[7 NJ Page 375]

who was detrimentally circumstanced by the dereliction of the governing officials.

In this action the alleged liability of the city is predicated solely upon the failure and neglect of the city counsel to perform a governmental duty. No such action is maintainable unless afforded by statute. It is appropriately the function of the legislature to authorize the prosecution of a civil action against a municipality by an individual who has suffered injury in consequence of the neglect of the municipal officials to perform a public and governmental duty, if the creation of such a cause of action is deemed proper and expedient. The obligation of the municipality to perform the governmental duty may be imposed by statute but the doctrine still prevails that the neglect of a municipal corporation to perform or its negligence in the performance of a public duty imposed on it by law, is a public wrong and cannot constitute the basis of a civil action by an individual who has suffered particular damage by reason of such neglect."

The merit to the thought advanced by the appellant seems far outweighed by the solidity of this adjudication, made under surrounding circumstances and conditions similar to those existing in the present case. The conclusion there reached was not new but was derived from other decisions over a span of many years. It was expounded more than a century ago in Freeholders of Sussex v. Strader, 18 N.J.L. 108 (Sup. Ct. 1840), and followed in Cooley v. Freeholders of Essex, 27 N.J.L. 415 (Sup. Ct. 1859), and Livermore v. Freeholders of Camden, 29 N.J.L. 245 (Sup. Ct. 1861), affirmed 31 N.J.L. 507 (E. & A. 1864). In the latter case, Chief Justice Beasley said:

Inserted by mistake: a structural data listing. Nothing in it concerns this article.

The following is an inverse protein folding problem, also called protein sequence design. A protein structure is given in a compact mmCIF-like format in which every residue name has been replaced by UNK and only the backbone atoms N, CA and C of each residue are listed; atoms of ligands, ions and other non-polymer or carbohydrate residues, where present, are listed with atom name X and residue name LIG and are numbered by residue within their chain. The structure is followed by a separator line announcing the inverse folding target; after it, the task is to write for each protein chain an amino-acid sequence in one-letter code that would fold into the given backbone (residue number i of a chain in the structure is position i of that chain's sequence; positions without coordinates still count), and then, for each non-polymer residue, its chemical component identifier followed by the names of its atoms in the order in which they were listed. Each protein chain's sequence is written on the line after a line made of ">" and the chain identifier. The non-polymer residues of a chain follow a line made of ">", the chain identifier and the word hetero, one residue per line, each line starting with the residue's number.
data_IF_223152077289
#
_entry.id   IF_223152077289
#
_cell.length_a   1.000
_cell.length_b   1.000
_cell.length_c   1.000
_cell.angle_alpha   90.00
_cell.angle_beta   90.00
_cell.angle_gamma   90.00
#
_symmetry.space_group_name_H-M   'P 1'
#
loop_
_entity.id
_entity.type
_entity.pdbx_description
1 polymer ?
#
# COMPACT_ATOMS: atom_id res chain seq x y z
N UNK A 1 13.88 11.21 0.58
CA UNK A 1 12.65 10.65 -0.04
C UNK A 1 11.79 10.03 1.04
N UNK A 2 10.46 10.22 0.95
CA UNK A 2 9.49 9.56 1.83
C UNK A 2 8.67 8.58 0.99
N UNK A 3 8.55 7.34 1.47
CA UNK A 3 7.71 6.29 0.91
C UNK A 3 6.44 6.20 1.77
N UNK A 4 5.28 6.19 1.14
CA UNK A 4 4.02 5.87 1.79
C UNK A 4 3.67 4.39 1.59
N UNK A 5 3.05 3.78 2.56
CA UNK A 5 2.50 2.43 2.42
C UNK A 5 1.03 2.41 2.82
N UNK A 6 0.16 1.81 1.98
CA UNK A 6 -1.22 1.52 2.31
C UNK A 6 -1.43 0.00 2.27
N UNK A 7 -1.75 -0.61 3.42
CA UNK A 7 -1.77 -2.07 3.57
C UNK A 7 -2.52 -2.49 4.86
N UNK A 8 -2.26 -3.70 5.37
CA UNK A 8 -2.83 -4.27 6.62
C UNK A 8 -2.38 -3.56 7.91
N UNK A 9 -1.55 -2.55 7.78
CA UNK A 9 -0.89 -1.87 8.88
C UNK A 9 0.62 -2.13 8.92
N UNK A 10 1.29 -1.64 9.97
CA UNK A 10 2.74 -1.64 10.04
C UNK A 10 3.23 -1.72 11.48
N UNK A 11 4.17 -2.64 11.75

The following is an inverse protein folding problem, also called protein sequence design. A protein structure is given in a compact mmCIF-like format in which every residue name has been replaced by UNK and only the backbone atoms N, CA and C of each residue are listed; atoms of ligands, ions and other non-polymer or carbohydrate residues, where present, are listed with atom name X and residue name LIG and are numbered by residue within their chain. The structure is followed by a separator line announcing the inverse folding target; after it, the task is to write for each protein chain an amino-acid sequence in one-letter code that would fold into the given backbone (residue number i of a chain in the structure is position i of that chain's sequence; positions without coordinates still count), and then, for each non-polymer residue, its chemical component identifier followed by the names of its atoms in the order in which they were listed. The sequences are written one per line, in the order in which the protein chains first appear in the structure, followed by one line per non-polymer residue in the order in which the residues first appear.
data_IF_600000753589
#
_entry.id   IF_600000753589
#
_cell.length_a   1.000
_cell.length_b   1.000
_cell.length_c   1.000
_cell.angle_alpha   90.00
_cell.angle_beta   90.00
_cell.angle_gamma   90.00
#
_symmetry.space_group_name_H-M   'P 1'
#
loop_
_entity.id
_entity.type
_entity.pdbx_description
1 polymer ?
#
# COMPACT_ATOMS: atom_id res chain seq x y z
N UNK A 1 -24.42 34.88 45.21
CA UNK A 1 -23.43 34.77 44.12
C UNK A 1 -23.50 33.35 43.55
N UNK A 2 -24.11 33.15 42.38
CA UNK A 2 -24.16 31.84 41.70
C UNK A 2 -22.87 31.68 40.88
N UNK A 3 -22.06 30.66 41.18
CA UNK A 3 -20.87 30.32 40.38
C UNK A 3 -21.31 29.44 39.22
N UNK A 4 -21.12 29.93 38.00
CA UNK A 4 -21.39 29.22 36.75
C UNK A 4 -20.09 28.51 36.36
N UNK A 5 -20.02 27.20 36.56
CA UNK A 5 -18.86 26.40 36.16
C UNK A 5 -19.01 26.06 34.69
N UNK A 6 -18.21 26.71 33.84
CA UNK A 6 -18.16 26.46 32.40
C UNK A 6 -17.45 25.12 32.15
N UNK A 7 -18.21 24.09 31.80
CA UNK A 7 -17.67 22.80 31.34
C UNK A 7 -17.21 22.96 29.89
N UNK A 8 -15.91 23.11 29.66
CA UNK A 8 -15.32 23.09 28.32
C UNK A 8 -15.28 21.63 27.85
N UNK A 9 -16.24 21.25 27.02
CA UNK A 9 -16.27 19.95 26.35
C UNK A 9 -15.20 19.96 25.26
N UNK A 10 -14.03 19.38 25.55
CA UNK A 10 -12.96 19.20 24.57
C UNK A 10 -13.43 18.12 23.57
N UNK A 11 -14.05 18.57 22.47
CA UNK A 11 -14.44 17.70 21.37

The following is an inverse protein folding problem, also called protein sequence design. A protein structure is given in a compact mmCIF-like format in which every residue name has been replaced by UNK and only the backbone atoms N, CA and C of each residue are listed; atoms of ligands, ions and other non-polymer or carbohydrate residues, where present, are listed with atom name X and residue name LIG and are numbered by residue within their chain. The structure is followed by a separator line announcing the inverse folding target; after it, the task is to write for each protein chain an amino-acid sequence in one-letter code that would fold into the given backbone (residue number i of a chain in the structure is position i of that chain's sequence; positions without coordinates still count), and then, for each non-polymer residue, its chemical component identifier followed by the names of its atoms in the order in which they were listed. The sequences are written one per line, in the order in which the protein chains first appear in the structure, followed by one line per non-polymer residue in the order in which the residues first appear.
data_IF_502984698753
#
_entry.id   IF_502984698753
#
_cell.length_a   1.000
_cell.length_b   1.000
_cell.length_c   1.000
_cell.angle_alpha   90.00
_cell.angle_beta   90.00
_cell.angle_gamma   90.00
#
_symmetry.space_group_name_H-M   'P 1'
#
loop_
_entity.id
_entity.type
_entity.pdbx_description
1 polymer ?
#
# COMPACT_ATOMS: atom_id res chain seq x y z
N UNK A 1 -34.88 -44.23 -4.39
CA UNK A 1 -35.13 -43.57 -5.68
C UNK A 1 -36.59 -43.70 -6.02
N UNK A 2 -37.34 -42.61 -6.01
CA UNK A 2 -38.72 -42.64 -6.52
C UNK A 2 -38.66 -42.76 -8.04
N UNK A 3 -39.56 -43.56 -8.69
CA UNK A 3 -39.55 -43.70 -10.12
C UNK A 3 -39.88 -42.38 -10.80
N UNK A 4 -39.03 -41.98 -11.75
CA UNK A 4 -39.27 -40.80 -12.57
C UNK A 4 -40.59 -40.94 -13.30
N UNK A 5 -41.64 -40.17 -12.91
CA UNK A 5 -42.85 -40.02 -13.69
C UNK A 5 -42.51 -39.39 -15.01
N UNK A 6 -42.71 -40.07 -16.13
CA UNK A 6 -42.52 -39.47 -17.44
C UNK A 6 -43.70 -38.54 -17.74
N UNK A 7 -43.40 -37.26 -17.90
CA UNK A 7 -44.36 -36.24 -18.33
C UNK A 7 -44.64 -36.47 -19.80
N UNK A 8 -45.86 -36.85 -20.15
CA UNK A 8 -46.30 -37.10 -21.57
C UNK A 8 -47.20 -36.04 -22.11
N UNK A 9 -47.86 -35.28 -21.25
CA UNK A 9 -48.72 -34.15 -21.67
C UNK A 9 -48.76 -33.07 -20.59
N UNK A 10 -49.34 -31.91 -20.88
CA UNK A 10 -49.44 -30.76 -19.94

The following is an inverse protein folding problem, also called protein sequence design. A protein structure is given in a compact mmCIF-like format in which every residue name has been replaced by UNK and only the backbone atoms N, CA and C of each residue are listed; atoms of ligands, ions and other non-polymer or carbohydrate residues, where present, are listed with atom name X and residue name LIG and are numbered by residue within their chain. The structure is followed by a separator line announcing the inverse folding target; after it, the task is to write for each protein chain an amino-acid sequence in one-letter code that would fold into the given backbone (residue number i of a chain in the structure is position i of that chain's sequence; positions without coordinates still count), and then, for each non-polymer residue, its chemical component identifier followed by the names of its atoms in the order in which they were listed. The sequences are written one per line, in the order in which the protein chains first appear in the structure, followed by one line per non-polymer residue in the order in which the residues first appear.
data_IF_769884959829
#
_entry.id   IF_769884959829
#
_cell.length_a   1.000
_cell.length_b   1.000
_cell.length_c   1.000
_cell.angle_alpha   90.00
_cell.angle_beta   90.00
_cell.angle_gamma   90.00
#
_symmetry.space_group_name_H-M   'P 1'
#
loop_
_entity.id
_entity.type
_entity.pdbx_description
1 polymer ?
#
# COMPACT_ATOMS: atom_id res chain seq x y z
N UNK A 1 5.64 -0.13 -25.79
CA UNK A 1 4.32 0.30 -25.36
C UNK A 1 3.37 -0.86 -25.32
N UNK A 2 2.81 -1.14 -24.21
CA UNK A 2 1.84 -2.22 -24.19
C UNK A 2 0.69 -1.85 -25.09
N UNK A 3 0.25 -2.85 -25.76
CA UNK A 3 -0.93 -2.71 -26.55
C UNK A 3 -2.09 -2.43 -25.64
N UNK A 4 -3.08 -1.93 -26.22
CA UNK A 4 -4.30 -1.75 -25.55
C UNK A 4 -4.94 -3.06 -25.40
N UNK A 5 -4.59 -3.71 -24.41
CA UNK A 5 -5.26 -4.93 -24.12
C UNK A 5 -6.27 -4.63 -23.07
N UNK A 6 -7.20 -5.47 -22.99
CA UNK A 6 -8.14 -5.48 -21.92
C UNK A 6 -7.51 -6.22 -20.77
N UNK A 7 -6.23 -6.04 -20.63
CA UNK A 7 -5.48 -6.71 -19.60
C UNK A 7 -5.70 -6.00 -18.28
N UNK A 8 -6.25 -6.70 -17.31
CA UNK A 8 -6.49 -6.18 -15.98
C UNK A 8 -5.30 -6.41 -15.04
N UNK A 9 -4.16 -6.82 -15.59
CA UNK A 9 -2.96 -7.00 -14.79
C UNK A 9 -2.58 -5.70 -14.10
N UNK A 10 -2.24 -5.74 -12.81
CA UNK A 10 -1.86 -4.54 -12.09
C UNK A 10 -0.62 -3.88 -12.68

"That an action will not lie in behalf of an individual who has sustained special damage by reason of the neglect of a public corporation to perform a public duty, I consider settled law of this state. This was the doctrine approved of by the Supreme Court, after much research, and a careful consideration of the authorities in the case of Strader v. The Board of Freeholders, 3 Harr. 108, and the same principle was reaffirmed in the case of Cooley v. Freeholders of Essex, 3 Dutcher 415. These decisions, in my judgment, rest upon the solid foundation of ancient precedent and public policy."

The doctrine was again recognized in Pray v. Jersey City, 32 N.J.L. 394 (Sup. Ct. 1868), where, disposing of another effort to change the established rule, the court said:

[7 NJ Page 376]

"I consider the question in this state as so entirely settled that it admits of no debate * * * From this review of the decisions, it is quite impossible to avoid the conclusion that the adjudication in Strader v. Freeholders of Sussex not only decided that case, but acknowledged and established an important rule of law, which is that the neglects of agents of the public in the discharge of their legitimate functions, cannot constitute the basis of an action in behalf of an individual who has sustained a particular damage. Such neglects are public offences and, must be remedied by indictment."

We are cognizant of the individual hardship which may occasionally befall an employee as a result of a municipality's default in obeying the legislative command. The statute, however, while stating the requirement of public liability insurance in mandatory language, does not provide a remedy for those who may suffer through a failure to comply with its terms. If it had done so, the right to recover would be clear.

Under somewhat similar circumstances, in Strohmeyer v. Little Ferry, 136 N.J.L. 485 (E. & A. 1947), it was said:

"Had the legislature also provided for recovery where a police officer was illegally suspended, the appellant's right to recovery in this case would have been clear; but since no such right has been granted we are obliged to find that the ruling of the learned trial judge in striking the complaint was in all respects proper."

Since no right of action by the appellant against the township existed prior to the statute, and since no such right was specifically created by it, in our opinion the complaint must fall.

We can see no general evil results from, or greatly unbalanced equities arising out of, a continuation of what seems a well fortified rule, nor is there a cogent reason why the previous apparently wise adjudications on this subject should be departed from. The judgment below is therefore affirmed.